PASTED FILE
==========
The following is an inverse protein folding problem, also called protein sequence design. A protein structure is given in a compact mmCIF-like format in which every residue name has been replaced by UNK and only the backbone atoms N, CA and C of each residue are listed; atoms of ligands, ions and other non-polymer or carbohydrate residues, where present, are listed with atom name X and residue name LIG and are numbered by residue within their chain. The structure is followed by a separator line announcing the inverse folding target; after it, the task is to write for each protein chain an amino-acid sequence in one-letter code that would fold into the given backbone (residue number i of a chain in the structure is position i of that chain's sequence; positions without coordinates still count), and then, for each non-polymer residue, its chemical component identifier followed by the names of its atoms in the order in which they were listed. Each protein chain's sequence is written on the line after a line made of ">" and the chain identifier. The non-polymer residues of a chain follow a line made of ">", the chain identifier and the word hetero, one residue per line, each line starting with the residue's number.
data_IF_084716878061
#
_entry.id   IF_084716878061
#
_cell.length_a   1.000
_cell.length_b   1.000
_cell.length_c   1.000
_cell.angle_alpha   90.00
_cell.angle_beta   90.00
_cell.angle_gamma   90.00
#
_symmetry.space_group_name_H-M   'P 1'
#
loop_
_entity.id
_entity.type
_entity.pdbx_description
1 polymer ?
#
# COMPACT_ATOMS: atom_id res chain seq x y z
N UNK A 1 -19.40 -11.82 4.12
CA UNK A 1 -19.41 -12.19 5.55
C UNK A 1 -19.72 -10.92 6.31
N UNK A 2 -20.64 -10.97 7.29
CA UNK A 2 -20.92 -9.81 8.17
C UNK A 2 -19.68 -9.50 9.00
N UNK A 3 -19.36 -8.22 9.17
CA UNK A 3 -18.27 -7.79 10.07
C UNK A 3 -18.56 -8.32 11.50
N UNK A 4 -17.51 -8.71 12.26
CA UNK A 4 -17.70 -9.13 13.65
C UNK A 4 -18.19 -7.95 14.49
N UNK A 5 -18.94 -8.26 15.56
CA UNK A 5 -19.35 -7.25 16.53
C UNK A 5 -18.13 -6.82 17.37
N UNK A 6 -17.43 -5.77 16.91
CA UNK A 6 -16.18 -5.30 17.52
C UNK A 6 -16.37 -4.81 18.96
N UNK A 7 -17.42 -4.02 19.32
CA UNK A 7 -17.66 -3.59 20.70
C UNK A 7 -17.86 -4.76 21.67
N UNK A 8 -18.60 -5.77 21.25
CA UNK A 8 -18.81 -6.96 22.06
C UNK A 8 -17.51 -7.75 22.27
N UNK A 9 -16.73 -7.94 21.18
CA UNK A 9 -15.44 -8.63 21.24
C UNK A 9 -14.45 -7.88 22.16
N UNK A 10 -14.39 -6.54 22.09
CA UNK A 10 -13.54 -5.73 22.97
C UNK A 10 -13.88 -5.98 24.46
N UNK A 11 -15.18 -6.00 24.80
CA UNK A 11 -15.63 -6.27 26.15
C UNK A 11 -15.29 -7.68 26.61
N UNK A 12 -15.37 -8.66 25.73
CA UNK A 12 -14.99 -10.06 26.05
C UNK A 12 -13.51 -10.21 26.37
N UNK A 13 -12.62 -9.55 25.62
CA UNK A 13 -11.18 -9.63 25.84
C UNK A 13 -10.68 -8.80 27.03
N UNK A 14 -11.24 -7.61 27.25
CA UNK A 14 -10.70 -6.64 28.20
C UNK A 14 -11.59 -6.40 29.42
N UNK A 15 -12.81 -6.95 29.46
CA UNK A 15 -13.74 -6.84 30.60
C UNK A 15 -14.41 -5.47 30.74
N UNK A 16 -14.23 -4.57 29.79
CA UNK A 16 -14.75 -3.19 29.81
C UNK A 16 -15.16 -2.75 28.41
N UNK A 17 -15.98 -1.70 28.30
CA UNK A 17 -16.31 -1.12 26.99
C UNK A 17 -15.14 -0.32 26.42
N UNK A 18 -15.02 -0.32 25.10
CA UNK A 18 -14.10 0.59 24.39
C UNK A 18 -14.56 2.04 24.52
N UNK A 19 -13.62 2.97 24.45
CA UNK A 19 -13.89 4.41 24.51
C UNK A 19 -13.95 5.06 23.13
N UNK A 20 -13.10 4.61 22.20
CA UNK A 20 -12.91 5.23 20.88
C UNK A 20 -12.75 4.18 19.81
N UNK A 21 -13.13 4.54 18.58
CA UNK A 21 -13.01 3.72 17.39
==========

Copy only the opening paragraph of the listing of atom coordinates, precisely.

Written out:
The following is an inverse protein folding problem, also called protein sequence design. A protein structure is given in a compact mmCIF-like format in which every residue name has been replaced by UNK and only the backbone atoms N, CA and C of each residue are listed; atoms of ligands, ions and other non-polymer or carbohydrate residues, where present, are listed with atom name X and residue name LIG and are numbered by residue within their chain. The structure is followed by a separator line announcing the inverse folding target; after it, the task is to write for each protein chain an amino-acid sequence in one-letter code that would fold into the given backbone (residue number i of a chain in the structure is position i of that chain's sequence; positions without coordinates still count), and then, for each non-polymer residue, its chemical component identifier followed by the names of its atoms in the order in which they were listed. Each protein chain's sequence is written on the line after a line made of ">" and the chain identifier. The non-polymer residues of a chain follow a line made of ">", the chain identifier and the word hetero, one residue per line, each line starting with the residue's number.